Old v new clubs

Is using old clubs costing you shots? We found out...

old versus new clubs

We pitted clubs from five and ten years ago against their modern-day equivalents to see where the real differences in performance lie and whether you need to upgrade.

Golfers tend to split into two camps. Those in the first are sold on the advantages of modern technology and believe that to look and play their best, they absolutely have to have the latest kit.

Golfers in the second are content with the more experienced clubs in their bag. They are cynical of marketing claims of 'x' more yards or 'y' more fairways found. They are comfortable and familiar with what they’ve got, and it would take a particularly untimely incident involving a rock hidden under the fairway or a locker room looting for them to bite the bullet and upgrade to a shiny set of new clubs.

But what if you knew your old clubs were actually costing you shots – would that be the wake-up call you needed to shell out? It seems new gear is being launched all the time, but it can be difficult to know when the right product for you has come along. Our experience testing equipment suggests that when compared with clubs that are two-to-three generations older, new models come into their own. Still, many golfers persevere with clubs much older than this, and still expect to improve.

old clubs v new clubs

We took matters into our own hands and pitted a five- and ten-year-old set against the clubs of today. For this trial of old versus new, we teamed up with Golfbidder – an online second-hand golf equipment retailer – which provided sets that were in good condition. Admittedly, they were not custom fitted for us and had the usual dents and dinks you’d expect from clubs of this age, but the specs were very similar to what we currently employ.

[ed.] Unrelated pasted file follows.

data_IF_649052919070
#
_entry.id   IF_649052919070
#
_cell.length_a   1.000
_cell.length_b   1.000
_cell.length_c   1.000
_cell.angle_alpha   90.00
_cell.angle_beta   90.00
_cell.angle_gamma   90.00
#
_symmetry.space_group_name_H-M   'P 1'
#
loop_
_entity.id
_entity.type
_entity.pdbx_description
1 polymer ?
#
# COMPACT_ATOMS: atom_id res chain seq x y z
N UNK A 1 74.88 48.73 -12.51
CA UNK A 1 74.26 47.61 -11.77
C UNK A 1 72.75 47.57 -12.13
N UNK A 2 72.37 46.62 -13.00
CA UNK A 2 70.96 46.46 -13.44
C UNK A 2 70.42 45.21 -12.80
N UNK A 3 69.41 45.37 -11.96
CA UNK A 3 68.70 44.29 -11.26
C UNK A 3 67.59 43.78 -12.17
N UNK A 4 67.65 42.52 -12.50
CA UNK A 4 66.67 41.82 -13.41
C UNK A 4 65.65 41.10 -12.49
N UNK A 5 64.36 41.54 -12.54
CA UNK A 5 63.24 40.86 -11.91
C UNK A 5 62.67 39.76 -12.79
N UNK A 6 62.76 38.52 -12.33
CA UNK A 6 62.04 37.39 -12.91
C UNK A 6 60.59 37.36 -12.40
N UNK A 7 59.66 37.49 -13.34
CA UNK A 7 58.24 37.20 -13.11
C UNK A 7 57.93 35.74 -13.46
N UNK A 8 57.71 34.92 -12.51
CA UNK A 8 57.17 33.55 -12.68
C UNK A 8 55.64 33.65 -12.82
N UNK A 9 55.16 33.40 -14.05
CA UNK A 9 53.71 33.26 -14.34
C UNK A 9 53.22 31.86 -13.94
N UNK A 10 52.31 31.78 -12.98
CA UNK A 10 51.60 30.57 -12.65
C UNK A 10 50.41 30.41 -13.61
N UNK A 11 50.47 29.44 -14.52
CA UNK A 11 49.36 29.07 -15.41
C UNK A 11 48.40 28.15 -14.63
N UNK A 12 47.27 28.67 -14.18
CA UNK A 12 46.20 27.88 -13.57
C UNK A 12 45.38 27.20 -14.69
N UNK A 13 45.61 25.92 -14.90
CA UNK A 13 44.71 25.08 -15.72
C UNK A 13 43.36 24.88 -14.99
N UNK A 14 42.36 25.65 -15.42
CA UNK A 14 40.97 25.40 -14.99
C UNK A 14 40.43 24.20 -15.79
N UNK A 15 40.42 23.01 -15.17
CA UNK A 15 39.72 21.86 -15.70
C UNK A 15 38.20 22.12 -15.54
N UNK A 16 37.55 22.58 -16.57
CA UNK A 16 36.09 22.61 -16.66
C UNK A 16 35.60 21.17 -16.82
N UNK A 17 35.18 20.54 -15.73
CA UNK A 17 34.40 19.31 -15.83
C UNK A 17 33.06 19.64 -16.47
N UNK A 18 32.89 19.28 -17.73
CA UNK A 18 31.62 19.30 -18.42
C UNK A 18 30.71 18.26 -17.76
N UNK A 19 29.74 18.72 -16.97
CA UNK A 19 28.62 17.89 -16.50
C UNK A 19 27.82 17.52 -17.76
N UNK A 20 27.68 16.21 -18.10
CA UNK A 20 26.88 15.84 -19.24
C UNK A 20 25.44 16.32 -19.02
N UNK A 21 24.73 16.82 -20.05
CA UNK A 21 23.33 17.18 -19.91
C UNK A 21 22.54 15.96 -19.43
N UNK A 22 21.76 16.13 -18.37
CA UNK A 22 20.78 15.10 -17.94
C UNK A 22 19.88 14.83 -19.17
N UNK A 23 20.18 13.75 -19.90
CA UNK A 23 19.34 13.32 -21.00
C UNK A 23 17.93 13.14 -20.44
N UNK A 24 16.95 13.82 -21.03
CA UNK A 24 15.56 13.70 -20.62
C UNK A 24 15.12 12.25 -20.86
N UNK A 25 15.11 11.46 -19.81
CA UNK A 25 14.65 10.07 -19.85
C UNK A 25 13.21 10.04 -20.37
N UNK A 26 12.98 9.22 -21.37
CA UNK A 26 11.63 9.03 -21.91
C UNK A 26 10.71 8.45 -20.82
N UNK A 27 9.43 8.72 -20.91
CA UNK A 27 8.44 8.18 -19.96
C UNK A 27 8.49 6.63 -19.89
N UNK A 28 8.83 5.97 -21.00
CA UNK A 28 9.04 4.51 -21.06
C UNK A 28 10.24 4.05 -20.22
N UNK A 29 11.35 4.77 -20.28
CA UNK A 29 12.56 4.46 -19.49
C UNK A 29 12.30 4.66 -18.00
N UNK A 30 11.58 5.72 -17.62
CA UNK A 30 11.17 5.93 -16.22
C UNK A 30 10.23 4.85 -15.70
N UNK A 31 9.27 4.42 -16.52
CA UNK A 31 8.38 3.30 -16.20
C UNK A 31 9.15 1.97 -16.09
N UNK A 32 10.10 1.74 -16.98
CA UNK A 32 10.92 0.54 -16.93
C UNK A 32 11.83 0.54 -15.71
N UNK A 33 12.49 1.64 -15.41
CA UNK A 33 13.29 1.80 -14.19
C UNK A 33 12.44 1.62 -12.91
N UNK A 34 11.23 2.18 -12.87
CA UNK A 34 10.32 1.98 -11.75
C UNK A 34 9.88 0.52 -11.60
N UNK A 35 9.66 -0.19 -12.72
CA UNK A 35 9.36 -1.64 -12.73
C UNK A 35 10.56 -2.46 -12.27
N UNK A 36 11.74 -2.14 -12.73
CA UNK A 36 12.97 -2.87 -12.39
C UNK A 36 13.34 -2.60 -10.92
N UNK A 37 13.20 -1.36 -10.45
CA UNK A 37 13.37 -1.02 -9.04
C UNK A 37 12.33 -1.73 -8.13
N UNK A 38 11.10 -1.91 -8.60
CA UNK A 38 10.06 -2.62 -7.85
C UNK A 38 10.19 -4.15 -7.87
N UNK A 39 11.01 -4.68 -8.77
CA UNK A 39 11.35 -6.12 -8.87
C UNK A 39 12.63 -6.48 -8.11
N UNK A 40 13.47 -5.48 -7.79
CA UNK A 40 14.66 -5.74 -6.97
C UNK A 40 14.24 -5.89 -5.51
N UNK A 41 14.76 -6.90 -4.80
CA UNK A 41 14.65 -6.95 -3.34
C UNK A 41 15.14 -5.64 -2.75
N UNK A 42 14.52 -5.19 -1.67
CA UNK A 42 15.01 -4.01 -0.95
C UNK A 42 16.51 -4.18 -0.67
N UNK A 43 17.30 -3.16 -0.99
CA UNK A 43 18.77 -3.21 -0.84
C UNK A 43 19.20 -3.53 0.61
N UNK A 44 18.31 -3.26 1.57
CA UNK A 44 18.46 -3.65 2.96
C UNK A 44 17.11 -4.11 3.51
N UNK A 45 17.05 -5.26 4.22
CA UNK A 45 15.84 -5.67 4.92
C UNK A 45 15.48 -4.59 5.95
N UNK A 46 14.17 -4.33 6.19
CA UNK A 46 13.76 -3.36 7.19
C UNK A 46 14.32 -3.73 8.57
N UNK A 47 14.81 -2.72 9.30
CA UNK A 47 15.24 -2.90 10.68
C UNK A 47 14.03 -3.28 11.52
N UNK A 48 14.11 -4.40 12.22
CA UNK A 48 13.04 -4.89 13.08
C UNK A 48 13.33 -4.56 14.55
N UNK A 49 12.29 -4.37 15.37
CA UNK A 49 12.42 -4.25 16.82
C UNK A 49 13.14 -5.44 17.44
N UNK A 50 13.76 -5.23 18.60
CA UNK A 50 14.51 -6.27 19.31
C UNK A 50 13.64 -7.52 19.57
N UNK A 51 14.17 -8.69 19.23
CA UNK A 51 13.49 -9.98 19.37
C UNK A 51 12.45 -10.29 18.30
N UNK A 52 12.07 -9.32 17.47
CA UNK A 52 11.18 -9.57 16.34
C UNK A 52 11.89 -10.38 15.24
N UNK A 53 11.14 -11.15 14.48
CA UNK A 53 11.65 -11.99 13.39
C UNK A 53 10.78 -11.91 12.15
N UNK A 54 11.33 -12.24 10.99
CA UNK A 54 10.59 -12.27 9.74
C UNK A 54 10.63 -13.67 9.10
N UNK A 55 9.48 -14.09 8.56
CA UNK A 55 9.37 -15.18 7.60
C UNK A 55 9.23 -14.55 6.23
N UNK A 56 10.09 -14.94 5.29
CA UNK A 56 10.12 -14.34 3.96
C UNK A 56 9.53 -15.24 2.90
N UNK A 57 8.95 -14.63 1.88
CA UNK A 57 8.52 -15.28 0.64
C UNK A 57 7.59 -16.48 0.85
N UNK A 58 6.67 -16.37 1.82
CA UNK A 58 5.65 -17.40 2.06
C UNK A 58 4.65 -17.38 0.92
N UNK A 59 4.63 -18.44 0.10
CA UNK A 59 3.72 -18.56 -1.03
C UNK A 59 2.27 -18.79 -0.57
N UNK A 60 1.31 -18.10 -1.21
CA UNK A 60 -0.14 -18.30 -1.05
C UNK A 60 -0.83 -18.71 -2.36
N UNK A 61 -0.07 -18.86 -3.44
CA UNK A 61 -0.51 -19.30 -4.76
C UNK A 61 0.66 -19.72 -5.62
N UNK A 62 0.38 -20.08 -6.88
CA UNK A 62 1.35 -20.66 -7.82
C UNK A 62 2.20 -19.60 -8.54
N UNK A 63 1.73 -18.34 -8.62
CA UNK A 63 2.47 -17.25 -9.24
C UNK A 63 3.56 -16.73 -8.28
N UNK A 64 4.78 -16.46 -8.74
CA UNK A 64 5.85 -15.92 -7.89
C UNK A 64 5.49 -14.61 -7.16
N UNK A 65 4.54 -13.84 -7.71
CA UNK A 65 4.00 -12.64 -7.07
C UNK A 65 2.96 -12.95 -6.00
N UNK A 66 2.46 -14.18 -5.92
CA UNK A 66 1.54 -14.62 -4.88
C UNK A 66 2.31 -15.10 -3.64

We compared the clubs on our Foresight Sports GC2 launch monitor and out on the course over 18 holes at West Hill Golf Club to see where the real differences in performance lie, and whether the latest iterations present a tangible scoring advantage over previous generations.

So would the golden oldies prevail, or would they flounder in the face of modern technology? Watch the video to find out...

Joel Tadman
Technical Editor

Joel has worked in the golf industry for over 12 years covering both instruction and more recently equipment. He now oversees all product content here at Golf Monthly, managing a team of talented and passionate writers and presenters in delivering the most thorough and accurate reviews, buying advice, comparisons and deals to help the reader find exactly what they are looking for. So whether it's the latest driver, irons, putter or laser rangefinder, Joel has his finger on the pulse keeping up to date with the latest releases in golf. He is also responsible for all content on irons and golf tech, including distance measuring devices and launch monitors.

One of his career highlights came when covering the 2012 Masters he got to play the sacred Augusta National course on the Monday after the tournament concluded, shooting a respectable 86 with just one par and four birdies. To date, his best ever round of golf is a 5-under 67 back in 2011. He currently plays his golf at Burghley Park Golf Club in Stamford, Lincs, with a handicap index of 3.2.

Joel's current What's In The Bag? 

Driver: Titleist TSR3, 9° 

Fairway wood: Titleist TSR3, 15° 

Hybrid: Titleist TSi2, 18° 

Irons: Ping i230 4-UW

Wedges: Titleist Vokey SM8, 54°. Titleist Vokey SM9 60° lob wedge, K Grind

Putter: Evnroll ER2V 

Ball: 2023 Titleist Pro V1x